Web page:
December 24, 2013 / 3:59 PM / 4 years ago

UPDATE 3-Centerra, Kyrgyzstan reach draft deal on Kumtor gold mine

(Adds analyst comment, details on deal, share price move)

By Euan Rocha and Swetha Gopinath

Dec 24 (Reuters) - Centerra Gold Inc said on Tuesday it has reached a non-binding agreement with the government of the Kyrgyzstan that could pave the way for joint ownership of Kumtor, the country’s flagship gold mine.

The mine, which accounted for some 12 percent of the Central Asian country’s gross domestic product in 2011, has been at the center of a spiraling controversy for months, with some within the country demanding that the gold mine be nationalized, while others have pushed for the country to get a big stake in it.

Shares in the Toronto-listed Centerra soared as much as 9.8 percent in early trading after it announced the tentative deal in which Kyrgyz Republic would swap its 32.7 percent equity stake in the Canadian miner for a 50 percent ownership interest in the Kumtor mine itself.

The draft deal is broadly similar to a previous agreement that the Kyrgyz parliament rejected, so it is not immediately clear whether the latest terms would win legislative approval.

As part of the new deal, Centerra has agreed to forfeit a $100 million payment from the Kyrgyz Republic that was part of the original memorandum of understanding signed back in September.

Analysts and investors cheered the new agreement that takes the company a step closer to resolving the controversy that has largely been responsible for dragging Centerra’s share price down nearly 80 percent over the last two years.

The agreement “is superficially positive as it points to a potential resolution to the current impasse,” wrote RBC Capital Markets analyst Jonathan Guy in a note to clients.

“If this agreement were to be approved by the parliament in this form then we would view that as a material positive for the company’s shares,” said Guy.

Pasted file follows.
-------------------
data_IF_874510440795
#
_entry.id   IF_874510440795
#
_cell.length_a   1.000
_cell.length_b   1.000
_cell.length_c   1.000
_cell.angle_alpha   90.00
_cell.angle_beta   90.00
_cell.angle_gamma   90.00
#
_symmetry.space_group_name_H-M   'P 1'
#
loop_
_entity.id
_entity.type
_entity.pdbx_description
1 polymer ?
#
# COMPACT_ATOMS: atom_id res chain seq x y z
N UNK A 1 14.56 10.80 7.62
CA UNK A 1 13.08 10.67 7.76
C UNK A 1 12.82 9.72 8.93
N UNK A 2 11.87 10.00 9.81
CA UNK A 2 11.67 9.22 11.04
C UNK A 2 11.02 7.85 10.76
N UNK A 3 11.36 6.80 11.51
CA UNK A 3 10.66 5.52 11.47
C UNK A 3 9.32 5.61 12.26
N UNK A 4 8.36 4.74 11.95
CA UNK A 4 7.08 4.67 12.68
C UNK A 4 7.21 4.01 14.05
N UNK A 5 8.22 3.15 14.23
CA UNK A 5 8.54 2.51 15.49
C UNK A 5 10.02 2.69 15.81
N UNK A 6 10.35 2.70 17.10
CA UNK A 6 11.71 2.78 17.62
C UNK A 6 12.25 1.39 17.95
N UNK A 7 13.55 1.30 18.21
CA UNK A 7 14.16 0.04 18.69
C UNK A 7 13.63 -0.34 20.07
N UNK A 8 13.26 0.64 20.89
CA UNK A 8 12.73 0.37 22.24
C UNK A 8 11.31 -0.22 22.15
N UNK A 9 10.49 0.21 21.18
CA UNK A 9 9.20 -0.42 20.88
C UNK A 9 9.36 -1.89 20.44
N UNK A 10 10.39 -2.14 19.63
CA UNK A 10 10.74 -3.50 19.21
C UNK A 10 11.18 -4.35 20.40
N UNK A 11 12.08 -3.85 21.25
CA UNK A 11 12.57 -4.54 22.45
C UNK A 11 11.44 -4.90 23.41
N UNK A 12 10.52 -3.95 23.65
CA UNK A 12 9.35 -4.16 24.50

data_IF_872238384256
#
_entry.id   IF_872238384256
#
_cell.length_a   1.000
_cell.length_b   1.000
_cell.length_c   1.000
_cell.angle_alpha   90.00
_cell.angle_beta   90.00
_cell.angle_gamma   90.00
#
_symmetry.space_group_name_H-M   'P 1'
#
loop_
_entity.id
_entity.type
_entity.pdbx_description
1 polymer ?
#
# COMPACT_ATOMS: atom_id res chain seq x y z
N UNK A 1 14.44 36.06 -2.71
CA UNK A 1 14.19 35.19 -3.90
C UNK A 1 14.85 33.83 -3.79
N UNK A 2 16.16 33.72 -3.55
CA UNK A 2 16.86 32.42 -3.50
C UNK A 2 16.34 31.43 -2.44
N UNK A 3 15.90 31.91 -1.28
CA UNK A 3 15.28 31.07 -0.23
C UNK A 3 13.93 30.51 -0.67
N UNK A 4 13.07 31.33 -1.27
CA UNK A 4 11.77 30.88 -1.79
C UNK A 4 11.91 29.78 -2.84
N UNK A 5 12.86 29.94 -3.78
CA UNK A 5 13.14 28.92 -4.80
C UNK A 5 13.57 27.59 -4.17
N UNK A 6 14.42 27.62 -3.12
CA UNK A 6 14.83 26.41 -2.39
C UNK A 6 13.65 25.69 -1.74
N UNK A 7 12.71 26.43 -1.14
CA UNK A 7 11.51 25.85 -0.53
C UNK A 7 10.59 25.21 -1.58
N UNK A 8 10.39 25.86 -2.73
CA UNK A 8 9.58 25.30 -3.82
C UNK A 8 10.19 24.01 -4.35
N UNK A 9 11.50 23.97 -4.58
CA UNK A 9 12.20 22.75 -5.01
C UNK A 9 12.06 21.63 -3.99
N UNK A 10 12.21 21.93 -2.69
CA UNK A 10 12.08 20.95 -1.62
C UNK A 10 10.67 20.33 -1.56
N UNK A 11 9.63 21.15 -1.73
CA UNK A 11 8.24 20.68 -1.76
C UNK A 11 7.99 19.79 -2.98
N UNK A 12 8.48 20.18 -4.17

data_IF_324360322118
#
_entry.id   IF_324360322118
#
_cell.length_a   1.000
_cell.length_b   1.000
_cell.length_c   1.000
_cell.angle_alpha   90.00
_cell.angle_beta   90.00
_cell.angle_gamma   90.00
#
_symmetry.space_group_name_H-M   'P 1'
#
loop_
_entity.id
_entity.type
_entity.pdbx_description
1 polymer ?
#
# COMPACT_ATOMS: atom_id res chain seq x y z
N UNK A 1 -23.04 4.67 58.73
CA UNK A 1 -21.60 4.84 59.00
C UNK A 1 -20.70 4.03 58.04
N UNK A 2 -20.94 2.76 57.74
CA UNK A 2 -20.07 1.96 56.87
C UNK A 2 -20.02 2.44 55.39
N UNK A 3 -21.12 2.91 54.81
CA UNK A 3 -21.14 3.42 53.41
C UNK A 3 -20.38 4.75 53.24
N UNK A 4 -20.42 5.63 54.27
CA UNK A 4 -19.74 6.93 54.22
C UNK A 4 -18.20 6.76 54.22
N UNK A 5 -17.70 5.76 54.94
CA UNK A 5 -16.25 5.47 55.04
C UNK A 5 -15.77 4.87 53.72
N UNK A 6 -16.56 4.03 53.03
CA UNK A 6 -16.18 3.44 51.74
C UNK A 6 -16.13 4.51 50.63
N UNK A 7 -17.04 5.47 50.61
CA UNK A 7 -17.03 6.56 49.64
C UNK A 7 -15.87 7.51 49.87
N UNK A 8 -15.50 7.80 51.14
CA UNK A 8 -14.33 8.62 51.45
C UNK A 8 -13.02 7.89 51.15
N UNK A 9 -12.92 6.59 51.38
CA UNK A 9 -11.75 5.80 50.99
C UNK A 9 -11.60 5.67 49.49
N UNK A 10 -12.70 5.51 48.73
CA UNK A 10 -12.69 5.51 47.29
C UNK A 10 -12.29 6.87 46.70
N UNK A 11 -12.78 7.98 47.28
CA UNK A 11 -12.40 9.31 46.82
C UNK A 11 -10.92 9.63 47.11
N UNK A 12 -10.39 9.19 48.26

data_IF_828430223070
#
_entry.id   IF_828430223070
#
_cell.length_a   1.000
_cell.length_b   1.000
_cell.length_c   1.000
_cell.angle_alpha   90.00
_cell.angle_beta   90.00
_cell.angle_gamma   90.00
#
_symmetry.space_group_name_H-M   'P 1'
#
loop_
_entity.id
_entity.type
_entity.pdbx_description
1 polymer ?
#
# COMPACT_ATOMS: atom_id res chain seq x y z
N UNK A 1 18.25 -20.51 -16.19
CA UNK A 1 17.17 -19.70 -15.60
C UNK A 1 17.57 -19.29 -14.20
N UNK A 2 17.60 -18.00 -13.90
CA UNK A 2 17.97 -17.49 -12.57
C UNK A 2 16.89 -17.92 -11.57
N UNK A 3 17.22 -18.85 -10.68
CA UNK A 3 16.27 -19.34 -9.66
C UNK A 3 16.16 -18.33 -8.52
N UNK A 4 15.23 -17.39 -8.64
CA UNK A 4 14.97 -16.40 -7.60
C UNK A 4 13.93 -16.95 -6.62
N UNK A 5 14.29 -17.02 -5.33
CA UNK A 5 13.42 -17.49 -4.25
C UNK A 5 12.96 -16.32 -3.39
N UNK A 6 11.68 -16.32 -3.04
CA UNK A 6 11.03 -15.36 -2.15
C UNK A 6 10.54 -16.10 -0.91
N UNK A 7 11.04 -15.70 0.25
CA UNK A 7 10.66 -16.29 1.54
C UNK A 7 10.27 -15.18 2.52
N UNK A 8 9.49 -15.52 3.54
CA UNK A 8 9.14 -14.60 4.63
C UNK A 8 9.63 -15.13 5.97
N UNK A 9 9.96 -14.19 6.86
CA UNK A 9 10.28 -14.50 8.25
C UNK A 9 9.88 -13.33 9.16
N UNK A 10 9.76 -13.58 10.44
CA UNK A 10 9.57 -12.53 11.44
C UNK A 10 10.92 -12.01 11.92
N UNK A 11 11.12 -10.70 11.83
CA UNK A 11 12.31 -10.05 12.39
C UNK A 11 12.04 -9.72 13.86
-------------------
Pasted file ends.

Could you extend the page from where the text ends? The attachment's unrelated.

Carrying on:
Centerra, as part of the new agreement, said the 50-50 joint venture will also commit to increasing local procurement in the Kyrgyz Republic by $100 million over the remaining life of the mine and increase the number of Kyrgyz nationals in management positions in the joint venture.

At the end of the mine’s planned life in 2026, the company said the country would have the rights to increase its ownership interest in the project to 67 percent for a price equal to fair market value.


Talks to reach this deal have taken place amid riots and opposition calls to nationalize the mine. Kyrgyz parliament has demanded that the country hold 67 percent in a joint venture to run the mine, which is a major foreign-currency earner for the nation.

Kyrgyz President Almazbek Atambayev said last week the order to seek a 67 percent stake for the state in a Kumtor venture was “obviously unachievable”. He also noted that if Kyrgyzstan were to withdraw from the current agreement, prompting legal action, the current ownership structure would stand while any case is before the courts.

“This would take five to 10 years and would inflict huge damage on Kyrgyzstan,” Atambayev said last week, adding that the country would face a lawsuit amounting to billions of dollars if the mine were to be expropriated.

The Kyrgyz government delivered the new draft agreement to parliament on Monday for its consideration, Centerra said in a statement.

The tentative deal would potentially also resolve all legal claims relating to Kumtor, including those around environmental, technical and land use matters. Earlier this month, the country said it was suing Centerra for 15 billion soms ($304 million) over ecological damage caused by the mine.

The two sides have agreed that a number of prior agreements entered in 2009 by the miner and the government would remain in effect, including the one on the tax regime.

As part of the deal, Centerra has agreed to give the country warrants to acquire six million Centerra shares, for an exercise price of C$10 per share, exercisable within three years after the restructuring. The initial agreement in September had only given the country a two-year window to cash in the options.

Centerra cautioned that there can be no assurance that the Kyrgyz parliament will approve the tentative agreement, or any definitive agreements which the parties may negotiate further to the current deal.

Shares in Centerra were up 5.8 percent at C$4.20 at midday, in a shortened trading day on Christmas Eve. (Reporting by Euan Rocha in Toronto and Swetha Gopinath in Bangalore; Editing by Joyjeet Das, Marguerita Choy and Bob Burgdorfer)

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